In the Stanley Cup playoffs, and playoffs everywhere – you know, it’s just part of hockey – they why is much different than the how.
We know how the Carolina Hurricanes defeated the defending Stanley Cup champion Washington Capitals. They received excellent goaltending from Petr Mrazek, their young defensemen, led by veteran Justin Faulk, rose to the occasion, and their leaders up front – the resurgent Jordan Staal, the incredible Sebastien Aho, and Mr. Game 7 himself, the ageless Justin Williams – delivered when the team needed it most.
But why? Why did it happen?
Culture is being tossed around the hockey sphere at a dizzying pace these days. Sometimes it’s used as a crutch for blaming a team’s failures on a lack of it, sometimes it’s used to describe why a group of professional athletes enjoys competing for each other.
The Carolina Hurricanes represent the latter. These players love playing for each other. They love playing for their coach. they love the swell of support from their fans. You think every individual in that dressing room enjoys the post-game regular season storm surge. Hell no. But they’re committed to the team and the process, and the result is triumphant speeches like this from rookie head coach Rod Brind’Amour.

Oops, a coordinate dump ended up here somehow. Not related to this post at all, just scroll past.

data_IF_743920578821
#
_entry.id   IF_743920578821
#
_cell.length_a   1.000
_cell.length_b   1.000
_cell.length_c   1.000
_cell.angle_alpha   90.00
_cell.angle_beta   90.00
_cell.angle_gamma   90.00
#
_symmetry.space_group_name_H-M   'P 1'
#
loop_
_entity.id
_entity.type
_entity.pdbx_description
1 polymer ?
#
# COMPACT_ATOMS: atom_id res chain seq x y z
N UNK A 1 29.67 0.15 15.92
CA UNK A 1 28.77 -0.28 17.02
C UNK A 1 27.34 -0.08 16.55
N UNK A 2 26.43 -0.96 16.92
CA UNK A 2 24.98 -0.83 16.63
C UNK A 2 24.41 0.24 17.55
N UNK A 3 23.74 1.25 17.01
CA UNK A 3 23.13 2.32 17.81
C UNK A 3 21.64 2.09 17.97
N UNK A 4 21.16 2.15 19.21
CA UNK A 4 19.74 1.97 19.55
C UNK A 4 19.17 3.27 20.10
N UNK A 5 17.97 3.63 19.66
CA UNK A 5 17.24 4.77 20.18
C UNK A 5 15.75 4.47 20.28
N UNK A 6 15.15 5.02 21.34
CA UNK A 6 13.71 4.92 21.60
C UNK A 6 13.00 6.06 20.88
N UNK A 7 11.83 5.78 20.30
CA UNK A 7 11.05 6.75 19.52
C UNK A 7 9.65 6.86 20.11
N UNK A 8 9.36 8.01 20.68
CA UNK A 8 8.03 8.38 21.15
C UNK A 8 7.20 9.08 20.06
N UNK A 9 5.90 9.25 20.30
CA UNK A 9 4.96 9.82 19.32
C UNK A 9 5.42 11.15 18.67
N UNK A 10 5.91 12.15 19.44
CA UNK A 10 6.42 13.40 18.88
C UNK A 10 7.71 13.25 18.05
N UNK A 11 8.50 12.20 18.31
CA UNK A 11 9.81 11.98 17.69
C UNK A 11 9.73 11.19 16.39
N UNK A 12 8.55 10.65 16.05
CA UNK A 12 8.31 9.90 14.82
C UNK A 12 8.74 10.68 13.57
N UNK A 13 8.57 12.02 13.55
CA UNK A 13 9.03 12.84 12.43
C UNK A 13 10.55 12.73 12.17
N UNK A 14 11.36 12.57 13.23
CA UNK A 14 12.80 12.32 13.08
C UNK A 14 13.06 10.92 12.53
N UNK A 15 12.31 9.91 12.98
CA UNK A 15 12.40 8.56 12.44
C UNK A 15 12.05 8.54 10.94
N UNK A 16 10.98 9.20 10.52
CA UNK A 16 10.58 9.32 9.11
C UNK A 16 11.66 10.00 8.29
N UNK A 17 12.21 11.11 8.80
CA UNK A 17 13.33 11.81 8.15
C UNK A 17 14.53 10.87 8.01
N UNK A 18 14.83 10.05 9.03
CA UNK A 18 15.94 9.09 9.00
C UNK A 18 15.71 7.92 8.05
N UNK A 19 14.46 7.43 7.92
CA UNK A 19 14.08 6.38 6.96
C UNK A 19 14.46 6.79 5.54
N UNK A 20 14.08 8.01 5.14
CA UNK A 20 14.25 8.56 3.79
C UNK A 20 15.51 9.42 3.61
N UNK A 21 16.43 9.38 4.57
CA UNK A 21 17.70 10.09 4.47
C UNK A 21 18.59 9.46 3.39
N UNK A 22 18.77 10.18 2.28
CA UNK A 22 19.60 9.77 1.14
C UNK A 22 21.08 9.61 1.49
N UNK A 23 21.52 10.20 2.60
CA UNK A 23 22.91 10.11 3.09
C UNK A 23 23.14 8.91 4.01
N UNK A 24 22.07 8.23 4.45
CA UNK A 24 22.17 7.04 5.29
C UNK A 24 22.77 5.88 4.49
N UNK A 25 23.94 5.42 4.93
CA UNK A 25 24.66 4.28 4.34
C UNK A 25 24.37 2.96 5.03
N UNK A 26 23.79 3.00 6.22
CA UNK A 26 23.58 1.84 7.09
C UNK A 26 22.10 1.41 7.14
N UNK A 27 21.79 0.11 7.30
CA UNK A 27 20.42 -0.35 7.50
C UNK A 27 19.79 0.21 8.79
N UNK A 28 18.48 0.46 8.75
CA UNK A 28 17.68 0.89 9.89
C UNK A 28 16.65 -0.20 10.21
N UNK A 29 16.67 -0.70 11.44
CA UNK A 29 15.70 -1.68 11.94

That speech wouldn’t be possible if Brind’Amour and the Hurricanes weren’t committed to their process for the entire regular season. the Hurricanes are progressive. They’re committed to analytics. They’re committed to sport science. Sure, there are ups and downs, but when your culture is this strong, your belief, your values, then anything is possible.
Why? Just ask the Washington Capitals.
From last week, in case you missed it…